Why Is New York Condo Crash Proof?

This year has not been a good one for most U.S. residential construction markets.

Kansas new home projects were 50 percent lower in June than they were a year ago. In Ohio’s Dayton area, residential contracts dropped by 38 percent in July.

Northwest Arkansas saw a drop in residential building permits in the second quarter of 2007 — 56 percent less than in 2006,  according to the Arkansas Business.

Yet, as different parts of the country report weakening housing markets, news of New York’s strong residential sales continues to spread.

New York City will reach its highest construction spending mark in years by racking up $24.6 billion in construction spending in 2007, according to New York Construction.

Take, for instance, Harlem, which is one of New York’s growing neighborhoods. Seven years ago, Harlem was undergoing a rebirth — new stores, properties and businesses like Old Navy moved in.

But the residential market was rising even faster. Roughly 4,300 free-market condos have been developed since 2000; 1,600 units are planned for this year, according to the New York Sun.

And they’re getting pricey: The average price per square foot for central and east Harlem condominiums rose 39.5% between 2005 and 2006, the biggest increase for any neighborhood in Manhattan, according to a recent study by the appraisal firm Miller Samuels.

"New York’s condominium market continues to be cited as the exception to the rule in terms of national housing markets," the managing partner at Massey Knakal Realty Services, Shimon Shkury, told the Sun.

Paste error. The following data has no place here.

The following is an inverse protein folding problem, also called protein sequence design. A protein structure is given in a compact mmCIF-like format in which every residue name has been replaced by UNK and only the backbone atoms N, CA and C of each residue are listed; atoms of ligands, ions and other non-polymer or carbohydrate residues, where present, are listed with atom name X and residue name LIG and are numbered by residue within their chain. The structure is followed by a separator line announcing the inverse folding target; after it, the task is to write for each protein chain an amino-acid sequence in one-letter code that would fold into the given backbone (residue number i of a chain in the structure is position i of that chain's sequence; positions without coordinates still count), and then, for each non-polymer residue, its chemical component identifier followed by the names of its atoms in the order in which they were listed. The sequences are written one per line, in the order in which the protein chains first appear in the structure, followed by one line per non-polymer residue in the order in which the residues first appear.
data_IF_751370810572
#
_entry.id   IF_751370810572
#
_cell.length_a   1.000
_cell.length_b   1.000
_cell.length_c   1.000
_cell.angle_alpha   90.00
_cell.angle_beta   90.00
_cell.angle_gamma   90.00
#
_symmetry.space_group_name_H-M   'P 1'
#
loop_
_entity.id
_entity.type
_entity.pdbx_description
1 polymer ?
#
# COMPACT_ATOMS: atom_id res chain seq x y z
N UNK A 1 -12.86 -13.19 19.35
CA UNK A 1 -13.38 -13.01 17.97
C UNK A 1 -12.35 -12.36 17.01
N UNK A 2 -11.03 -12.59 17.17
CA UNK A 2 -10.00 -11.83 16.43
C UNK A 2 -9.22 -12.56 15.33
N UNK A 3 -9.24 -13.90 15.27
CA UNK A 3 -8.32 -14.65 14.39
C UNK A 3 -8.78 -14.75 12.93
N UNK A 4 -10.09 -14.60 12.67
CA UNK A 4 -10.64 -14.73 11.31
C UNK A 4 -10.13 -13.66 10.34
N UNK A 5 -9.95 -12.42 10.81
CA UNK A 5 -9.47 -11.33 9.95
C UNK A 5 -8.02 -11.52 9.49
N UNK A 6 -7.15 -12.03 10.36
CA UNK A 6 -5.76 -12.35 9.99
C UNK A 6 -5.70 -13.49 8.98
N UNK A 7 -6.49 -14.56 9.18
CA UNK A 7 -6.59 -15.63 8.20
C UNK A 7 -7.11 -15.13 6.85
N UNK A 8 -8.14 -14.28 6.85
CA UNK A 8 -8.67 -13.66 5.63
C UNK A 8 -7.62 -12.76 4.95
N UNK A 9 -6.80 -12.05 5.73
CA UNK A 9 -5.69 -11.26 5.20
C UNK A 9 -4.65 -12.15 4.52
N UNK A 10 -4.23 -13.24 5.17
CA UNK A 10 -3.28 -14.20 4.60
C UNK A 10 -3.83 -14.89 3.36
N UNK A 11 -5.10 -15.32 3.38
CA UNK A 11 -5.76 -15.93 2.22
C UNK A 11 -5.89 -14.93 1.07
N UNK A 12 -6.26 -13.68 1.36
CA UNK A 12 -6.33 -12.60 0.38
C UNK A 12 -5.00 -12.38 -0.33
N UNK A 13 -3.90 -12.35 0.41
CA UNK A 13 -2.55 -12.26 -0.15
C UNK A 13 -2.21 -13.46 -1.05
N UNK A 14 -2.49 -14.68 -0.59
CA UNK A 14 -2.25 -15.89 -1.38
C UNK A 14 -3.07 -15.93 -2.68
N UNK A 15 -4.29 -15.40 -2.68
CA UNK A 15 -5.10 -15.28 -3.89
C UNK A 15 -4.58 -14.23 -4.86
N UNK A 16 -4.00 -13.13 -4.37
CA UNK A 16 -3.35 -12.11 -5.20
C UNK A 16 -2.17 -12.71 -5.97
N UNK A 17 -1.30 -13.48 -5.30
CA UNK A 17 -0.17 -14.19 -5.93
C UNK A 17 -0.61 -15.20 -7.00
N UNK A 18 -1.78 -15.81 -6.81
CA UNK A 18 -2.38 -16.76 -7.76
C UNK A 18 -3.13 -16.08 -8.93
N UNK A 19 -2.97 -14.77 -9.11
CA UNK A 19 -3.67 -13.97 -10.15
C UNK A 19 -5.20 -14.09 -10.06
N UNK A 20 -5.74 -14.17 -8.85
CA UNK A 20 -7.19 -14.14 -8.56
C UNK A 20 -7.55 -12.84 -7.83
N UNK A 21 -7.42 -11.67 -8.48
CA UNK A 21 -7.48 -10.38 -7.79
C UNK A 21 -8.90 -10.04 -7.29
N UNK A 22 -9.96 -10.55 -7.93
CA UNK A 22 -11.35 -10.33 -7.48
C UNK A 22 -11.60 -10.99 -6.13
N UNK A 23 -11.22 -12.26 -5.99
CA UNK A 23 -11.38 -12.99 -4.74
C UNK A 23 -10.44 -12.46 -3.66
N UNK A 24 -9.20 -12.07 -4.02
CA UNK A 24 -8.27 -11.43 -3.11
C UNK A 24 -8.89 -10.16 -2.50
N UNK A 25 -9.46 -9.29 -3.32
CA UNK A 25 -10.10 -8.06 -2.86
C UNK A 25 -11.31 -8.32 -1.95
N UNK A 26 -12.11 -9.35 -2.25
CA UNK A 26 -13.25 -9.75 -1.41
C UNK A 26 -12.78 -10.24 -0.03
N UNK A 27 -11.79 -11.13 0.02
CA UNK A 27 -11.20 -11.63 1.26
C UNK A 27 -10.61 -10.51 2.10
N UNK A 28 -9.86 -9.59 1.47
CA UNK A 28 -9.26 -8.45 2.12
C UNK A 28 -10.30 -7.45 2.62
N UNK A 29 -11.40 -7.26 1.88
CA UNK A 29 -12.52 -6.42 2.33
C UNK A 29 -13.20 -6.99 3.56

So what gives?

  • Limited space means unlimited demand. New York is, after all, an island. There’s only so much room, and there is a large supply of people who want to live there — which has resulted in low vacancy rates.

As such, the rents have increased between 2002 and 2005. The number of unsubsidized apartments, including rent-regulated apartments, renting for $1,000 and $1,200 a month rose by 58,000, or nearly 34 percent; the number renting for $1,200 to $1,400 rose by 57,500, or 52 percent, according to the New York Times.

  • The high-end market in the country’s biggest city always holds some attraction. As mentioned in Wednesday’s blog, units near Central Park — long considered one of the premier addresses in the Big Apple — are selling for record amounts of more than $3,000 per square foot.
  • With rents increasing, buying makes more sense. "Many renters found market rate rent increases so substantial that their preference in the ‘rent-or-buy dilemma’ quickly changed to buy," Shkury told the Sun.

New York is a unique place to live — and, as such, a unique residential market. As such, condo sales are strong.

But for many of the same reasons — escalating prices, low vacancy rates — renters can be left out in the cold. (Sometimes literally.)

Curious about how renters are faring in this rah-rah residential environment? Check the Out and About blog on Monday for part two of our look at the New York residential market.